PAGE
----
Many dietary supplements have been recommended for additional support in the prevention and treatment of diabetes. Most of these supplements are intended to help improve blood sugar control and prevent or slow down the progression of the disease.
1. Chromium is a commonly recommended mineral that may help lower blood glucose levels. A typical dose is 200 micrograms daily. A recent study showed that supplementation with Chromium picolinate significantly improved insulin sensitivity and glucose control in individuals with type 2 diabetes who were taking sulfonylurea agents. Supplementation with chromium also helped prevent body weight gain and abdominal fat accumulation compared with the placebo group.
2. Magnesium is another mineral that is important for the prevention and treatment of diabetes. In a study performed at Harvard University, 85,060 women and 42,872 men who had no history of diabetes, cardiovascular disease or cancer were studied. Their magnesium intake was evaluated using a validated food frequency questionnaire every two to four years. Their findings propose "a significant inverse association between magnesium intake and diabetes risk." A similar study found a protective role with higher intake of magnesium in reducing the risk of developing type 2 diabetes, especially in overweight women.
Several more studies support the preventive role of magnesium with regards to diabetes prevention. In a large population based study in Taiwan, magnesium was actually added to the drinking water and a significant protective effect was seen, with magnesium being linked to a lower risk of dying from diabetes mellitus.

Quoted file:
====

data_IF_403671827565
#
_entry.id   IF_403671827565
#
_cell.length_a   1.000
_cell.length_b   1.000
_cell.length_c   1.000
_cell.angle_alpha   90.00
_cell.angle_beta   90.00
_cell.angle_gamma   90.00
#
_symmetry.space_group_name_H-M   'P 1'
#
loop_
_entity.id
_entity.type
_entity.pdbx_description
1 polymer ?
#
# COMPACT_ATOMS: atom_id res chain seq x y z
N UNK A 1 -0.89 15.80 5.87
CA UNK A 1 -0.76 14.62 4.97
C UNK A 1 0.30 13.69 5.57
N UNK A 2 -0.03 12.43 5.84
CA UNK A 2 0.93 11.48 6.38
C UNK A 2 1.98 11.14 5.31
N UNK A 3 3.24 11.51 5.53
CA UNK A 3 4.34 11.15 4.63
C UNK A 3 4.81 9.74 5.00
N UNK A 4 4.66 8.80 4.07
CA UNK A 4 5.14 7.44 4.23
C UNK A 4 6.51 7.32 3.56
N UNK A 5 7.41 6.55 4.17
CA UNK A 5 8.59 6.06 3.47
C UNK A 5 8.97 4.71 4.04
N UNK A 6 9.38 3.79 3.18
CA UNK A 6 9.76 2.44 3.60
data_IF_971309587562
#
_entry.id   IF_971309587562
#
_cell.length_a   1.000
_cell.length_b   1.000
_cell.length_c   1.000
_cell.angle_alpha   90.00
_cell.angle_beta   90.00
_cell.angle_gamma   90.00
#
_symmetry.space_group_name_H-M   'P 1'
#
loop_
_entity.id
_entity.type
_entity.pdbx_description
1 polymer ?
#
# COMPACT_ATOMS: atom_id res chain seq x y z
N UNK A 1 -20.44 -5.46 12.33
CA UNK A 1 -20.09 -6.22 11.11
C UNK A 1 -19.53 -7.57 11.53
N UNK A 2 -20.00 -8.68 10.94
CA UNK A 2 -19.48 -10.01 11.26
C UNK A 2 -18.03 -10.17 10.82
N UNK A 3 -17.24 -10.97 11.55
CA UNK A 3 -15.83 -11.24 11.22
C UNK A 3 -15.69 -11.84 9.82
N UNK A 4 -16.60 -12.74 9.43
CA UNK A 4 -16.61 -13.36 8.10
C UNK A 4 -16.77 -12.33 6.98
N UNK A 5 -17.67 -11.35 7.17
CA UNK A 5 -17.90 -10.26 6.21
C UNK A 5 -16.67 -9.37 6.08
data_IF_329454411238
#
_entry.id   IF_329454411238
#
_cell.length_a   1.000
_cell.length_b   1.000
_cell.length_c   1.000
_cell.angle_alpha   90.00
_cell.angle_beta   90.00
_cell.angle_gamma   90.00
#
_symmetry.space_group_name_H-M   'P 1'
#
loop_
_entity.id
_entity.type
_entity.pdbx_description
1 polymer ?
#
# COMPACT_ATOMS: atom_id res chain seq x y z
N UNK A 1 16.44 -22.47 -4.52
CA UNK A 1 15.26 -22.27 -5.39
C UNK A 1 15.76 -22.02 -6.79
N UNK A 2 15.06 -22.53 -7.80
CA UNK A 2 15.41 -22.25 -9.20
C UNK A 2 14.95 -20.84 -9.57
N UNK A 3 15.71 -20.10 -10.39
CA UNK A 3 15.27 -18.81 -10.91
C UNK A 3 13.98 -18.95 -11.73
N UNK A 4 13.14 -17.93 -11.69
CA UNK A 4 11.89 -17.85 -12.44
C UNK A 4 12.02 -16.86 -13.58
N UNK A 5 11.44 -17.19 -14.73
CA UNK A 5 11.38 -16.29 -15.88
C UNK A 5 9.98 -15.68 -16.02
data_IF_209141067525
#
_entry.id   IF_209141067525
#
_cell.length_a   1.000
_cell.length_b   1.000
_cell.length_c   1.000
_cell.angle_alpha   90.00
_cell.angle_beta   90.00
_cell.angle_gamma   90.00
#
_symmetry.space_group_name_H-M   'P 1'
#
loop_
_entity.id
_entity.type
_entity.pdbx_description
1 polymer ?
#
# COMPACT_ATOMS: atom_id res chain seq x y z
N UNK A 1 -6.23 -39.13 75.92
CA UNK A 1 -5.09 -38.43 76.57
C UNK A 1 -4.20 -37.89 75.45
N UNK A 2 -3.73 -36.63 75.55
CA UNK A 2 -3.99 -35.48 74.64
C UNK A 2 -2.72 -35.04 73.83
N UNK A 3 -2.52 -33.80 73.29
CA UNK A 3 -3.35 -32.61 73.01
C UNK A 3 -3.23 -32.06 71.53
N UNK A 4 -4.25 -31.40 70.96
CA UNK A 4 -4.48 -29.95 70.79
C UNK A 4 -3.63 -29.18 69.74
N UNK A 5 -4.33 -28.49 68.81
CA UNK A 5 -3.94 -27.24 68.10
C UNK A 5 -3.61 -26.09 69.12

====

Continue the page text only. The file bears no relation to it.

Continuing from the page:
The best sources of magnesium are: amaranth, sunflower seeds, quinoa, spinach, wild rice, tofu, almonds, halibut, brown rice, white beans and avocado. If these foods are not regularly a part of your diet, you may want to consider a magnesium supplement. A typical dose begins with 500 to 750 milligrams daily; you may need to reduce the dose if you begin to have diarrhea or loose stools.
3. Calcium and vitamin D have shown some initial promise in middle age and older women for helping to prevent metabolic syndrome. A multivitamin/mineral supplement may be useful for individuals with diabetes. One study suggests that it may help prevent development of infection in persons with type 2 diabetes.
4. Zinc may assist the body in using insulin. Suggested dose is 30 milligrams day (balanced with 2 milligrams copper).
5. Antioxidant vitamins (A, C, E, beta carotene), B complex vitamins, and other antioxidant nutrients from superfoods like green tea, blueberries, and pomegranates can help prevent nerve damage (diabeteic neuropathy).
6. Similarly, the herbs bilberry and gingko biloba may help prevent or delay diabetic-related eye damage.
7. The concomitant risk of heart disease may be lowered with fish oils (which can raise "good" HDL cholesterol. A typical dosage is 1,000 milligrams (1 gram) three times daily.
8. Gymnema sylvestre is an herb that has been shown to help with blood sugar control. Fenugreek and bitter melon may also help.
Consult your doctor before using any health treatment — including herbal supplements and natural remedies — and tell your doctor if you have a serious medical condition or are taking any medications. The information presented here is for educational purposes only and is in no way intented as substitute for medical counseling.